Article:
Seeking the praise and favor of people now is desirable, even in the Church. The blind man who was given sight by Jesus could simply have told the Pharisees, the leaders of Israel’s “Church,” “I don’t know anything about him,” and left it at that. He would have enjoyed his sight; he would have been a bit of an attraction in the city, with a great story to tell; and, he would have been able to worship in the synagogue and the temple in peace. Instead, he confessed Jesus to be a prophet from God whom he wanted to follow, and so was cast out of the temple and synagogue… and probably his family, also.


You can exclude God from portions of your life and your church and avoid many questions and struggles. Consider faith to be a personal matter, a matter of opinion and not of certainty. Avoid the unpopular and uncomfortable things the Bible teaches – avoid hearing them or discussing them in church, as well as out of church. Do this and you can avoid uncomfortable silences and loud rejections. But, at the end you will face God – and, without Christ.


“It was not that this man sinned, or his parents, but that the works of God might be displayed in him,” Jesus said of the blind man. His life – from beginning to end – was God’s: God’s to plan and God’s to direct. His blindness was from God to serve God’s purposes. So it is with your life, also. To follow Jesus, to believe in Him and have Him as your Savior, is to not be in charge of your life. It’s to have God in charge.


That’s a difficult thing. But, it’s also a good thing. Look at what happens to the formerly blind man and see what you have in Jesus!

  • You see God, and hear Him speaking to you. The Creator and Ruler of all creation, who will remake it one day; the Eternal One in whom is life itself; He speaks to you and will show Himself to you one day, so that you will see Him with your very eyes!

  • Right now you have no guilt, for you have no sin. “If you were blind, you would have no guilt,” Jesus told the Pharisees. “I came into this world that those who do not see may see.” You who see Him by faith, who believe in Him as your Savior from sin, have no guilt because you no longer have any sin. Jesus took your sins away from you. He bore them before God and endured His judgment of them on the cross, and then He buried them in the grave. Your sins are no longer yours, and so you have no guilt!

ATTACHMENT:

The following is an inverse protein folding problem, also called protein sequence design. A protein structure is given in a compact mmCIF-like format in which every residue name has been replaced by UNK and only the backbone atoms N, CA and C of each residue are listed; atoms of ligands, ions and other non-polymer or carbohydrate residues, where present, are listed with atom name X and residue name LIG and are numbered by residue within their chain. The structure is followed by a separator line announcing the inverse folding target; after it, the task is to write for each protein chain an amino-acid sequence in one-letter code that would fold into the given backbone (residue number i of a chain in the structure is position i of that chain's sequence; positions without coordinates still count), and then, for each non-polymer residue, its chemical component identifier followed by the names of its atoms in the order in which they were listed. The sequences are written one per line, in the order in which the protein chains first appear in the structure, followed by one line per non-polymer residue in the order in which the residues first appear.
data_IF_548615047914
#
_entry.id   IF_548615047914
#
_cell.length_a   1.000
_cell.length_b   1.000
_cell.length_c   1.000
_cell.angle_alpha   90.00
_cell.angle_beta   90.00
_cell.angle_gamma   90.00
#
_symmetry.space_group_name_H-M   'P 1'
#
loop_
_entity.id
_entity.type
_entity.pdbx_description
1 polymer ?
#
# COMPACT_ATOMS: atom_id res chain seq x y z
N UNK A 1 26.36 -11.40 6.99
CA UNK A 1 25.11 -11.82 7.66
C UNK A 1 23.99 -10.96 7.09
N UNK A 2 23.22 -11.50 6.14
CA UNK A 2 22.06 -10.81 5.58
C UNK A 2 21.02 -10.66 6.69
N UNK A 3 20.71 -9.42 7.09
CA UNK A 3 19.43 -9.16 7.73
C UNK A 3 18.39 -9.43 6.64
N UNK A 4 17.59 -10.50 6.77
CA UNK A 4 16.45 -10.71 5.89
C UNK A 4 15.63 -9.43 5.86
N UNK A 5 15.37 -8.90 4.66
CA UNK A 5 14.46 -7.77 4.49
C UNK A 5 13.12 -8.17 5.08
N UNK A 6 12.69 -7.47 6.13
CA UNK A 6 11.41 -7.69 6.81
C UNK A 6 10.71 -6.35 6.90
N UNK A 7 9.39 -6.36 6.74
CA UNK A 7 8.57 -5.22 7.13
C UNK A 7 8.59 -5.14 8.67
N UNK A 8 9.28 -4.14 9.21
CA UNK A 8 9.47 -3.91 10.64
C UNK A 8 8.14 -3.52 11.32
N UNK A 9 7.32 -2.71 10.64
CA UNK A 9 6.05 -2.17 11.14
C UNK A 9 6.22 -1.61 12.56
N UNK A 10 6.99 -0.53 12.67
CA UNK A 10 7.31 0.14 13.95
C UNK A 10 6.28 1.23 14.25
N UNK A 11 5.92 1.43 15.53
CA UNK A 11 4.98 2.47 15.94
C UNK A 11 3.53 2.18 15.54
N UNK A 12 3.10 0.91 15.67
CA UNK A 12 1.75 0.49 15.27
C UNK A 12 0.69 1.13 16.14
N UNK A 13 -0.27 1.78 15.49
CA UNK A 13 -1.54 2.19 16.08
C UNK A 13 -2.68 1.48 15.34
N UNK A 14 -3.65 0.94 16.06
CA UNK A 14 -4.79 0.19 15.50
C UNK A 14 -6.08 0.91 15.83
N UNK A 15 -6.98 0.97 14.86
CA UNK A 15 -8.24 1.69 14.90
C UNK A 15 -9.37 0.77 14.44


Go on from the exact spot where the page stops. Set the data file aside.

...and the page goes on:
• The Lord will display His works in you. Oh, how guilty we often feel because we know how little we do for God and what poor witnesses we are to Him. Well, God does not leave it to you! I’m sure that that blind man whom Jesus healed would have thought of himself as the least able to bring honor to God. But, he honored Jesus before the great in Israel, and he brings honor to Jesus to this day whenever his story is heard.

    Christ brings forth His works in your life in His own ways. We don’t choose them, for He works through difficulties and threats and rejections, things that we think have little value or blessing and which we would choose to avoid. For this reason we are unaware of Christ’s works and don’t see them. But, remember: our Lord is One who gives sight to the blind and blindness to the seeing. He makes wise the foolish and foolish the wise. His ways are not our ways; but they are certain. They bring forth what He desires, to His honor and our blessing.


    “Lord, I believe.” Make these simple words of the formerly blind man to Jesus your words, your simple confession. Be His disciple and follow Him, as did that man. Your Lord will be with you and lead you through every scorn and rejection and blindness of this world; and with the words, “Awake, O sleeper, and arise from the dead, and Christ will shine on you,” (Eph. 5:14) you will be raised to the glorious light of His eternal day!